Climate Change, Ocean Acidification, and Ocean Warming

Changes in Sea-Ice Protist Diversity With Declining Sea Ice in the Arctic Ocean From the 1980s to 2010s

Hop H, Vihtakari M, Bluhm BA, Assmy P, Poulin M, Gradinger R, Peeken I, von Quillfeldt C, Olsen LMork, Zhitina L, et al. Changes in Sea-Ice Protist Diversity With Declining Sea Ice in the Arctic Ocean From the 1980s to 2010s. Frontiers in Marine Science [Internet]. 2020 ;7. Available from: https://www.frontiersin.org/articles/10.3389/fmars.2020.00243/full?utm_source=F-AAE&utm_medium=EMLF&utm_campaign=MRK_1334659_45_Marine_20200521_arts_A
Freely available?: 
Yes
Summary available?: 
No
Type: Journal Article

The large declines in Arctic sea-ice age and extent over the last decades could have altered the diversity of sea-ice associated unicellular eukaryotes (referred to as sea-ice protists). A time series from the Russian ice-drift stations from the 1980s to the 2010s revealed changes in community composition and diversity of sea-ice protists from the Central Arctic Ocean. However, these observations have been biased by varying levels of taxonomic resolution and sampling effort, both of which were higher in the early years at drift stations on multiyear sea ice (MYI) in the Central Arctic Ocean. We here combine the Russian ice-drift station data with more recent data to (1) identify common sea-ice protists (in particular diatoms) in drifting sea ice of the Central Arctic Ocean; (2) characterize the potential change in such communities over 35 years in terms of species number and/or community structure; and (3) relate those shifts to relevant environmental factors. In terms of relative abundance, pennate diatoms were the most abundant sea-ice protists across the Arctic, contributing 60% on average of counted cells. Two pennate colony-forming diatom species, Nitzschia frigida and Fragilariopsis cylindrus, dominated at all times, but solitary diatom species were also frequently encountered, e.g., Cylindrotheca closterium and Navicula directa. Multiyear sea ice contained 39% more diatom species than first-year ice (FYI) and showed a relatively even distribution along entire sea-ice cores. The decrease in MYI over the last decades explained the previously reported decreases in sea-ice protist diversity. Our results also indicate that up to 75% of diatom species are incorporated into FYI from the surrounding sea ice and the water column within a few months after the initial formation of the ice, while the remaining 25% are incorporated during ice drift. Thus, changing freeze-up scenarios, as currently witnessed in the Central Arctic, might result in long-term changes of the biodiversity of sea-ice protists in this region.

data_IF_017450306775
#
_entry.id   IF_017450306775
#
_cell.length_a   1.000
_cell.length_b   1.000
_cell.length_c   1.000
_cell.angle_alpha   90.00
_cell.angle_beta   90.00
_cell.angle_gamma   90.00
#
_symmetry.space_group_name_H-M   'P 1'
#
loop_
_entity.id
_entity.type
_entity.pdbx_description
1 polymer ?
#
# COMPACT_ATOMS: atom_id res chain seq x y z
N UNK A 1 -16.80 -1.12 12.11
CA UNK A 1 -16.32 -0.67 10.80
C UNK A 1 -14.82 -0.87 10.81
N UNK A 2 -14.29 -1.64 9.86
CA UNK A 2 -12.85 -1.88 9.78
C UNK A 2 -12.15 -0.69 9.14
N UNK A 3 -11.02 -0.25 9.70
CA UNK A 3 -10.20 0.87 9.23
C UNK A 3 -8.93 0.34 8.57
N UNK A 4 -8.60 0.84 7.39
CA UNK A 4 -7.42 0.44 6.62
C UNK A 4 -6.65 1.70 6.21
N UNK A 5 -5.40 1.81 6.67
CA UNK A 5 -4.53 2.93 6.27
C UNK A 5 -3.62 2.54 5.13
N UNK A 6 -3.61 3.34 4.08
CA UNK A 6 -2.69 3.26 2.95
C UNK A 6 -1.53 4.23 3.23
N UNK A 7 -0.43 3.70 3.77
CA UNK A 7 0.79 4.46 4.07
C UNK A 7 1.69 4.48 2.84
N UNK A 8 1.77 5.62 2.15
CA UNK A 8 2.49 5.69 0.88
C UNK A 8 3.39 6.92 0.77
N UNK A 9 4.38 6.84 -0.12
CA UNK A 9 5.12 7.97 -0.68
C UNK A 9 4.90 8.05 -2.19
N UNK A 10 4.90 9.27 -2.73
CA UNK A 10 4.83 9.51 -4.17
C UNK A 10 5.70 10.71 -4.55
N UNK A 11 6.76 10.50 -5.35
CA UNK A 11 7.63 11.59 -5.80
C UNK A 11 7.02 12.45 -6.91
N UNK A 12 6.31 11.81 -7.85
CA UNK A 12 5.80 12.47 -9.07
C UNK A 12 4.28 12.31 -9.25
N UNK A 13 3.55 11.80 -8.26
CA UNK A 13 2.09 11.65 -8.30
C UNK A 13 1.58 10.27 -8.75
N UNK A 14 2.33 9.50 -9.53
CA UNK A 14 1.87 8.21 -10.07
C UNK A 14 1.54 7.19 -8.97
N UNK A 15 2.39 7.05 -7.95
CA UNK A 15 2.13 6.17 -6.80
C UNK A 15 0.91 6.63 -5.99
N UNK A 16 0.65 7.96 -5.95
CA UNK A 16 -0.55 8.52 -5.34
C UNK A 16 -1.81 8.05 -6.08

European policies and legislation targeting ocean acidification in european waters - Current state

Galdies C, Bellerby R, Canu D, Chen W, Garcia-Luque E, Gašparović B, Godrijan J, Lawlor PJ, Maes F, Malej A, et al. European policies and legislation targeting ocean acidification in european waters - Current state. Marine Policy [Internet]. 2020 ;118:103947. Available from: https://www.sciencedirect.com/science/article/pii/S0308597X19309054
Freely available?: 
Yes
Summary available?: 
No
Type: Journal Article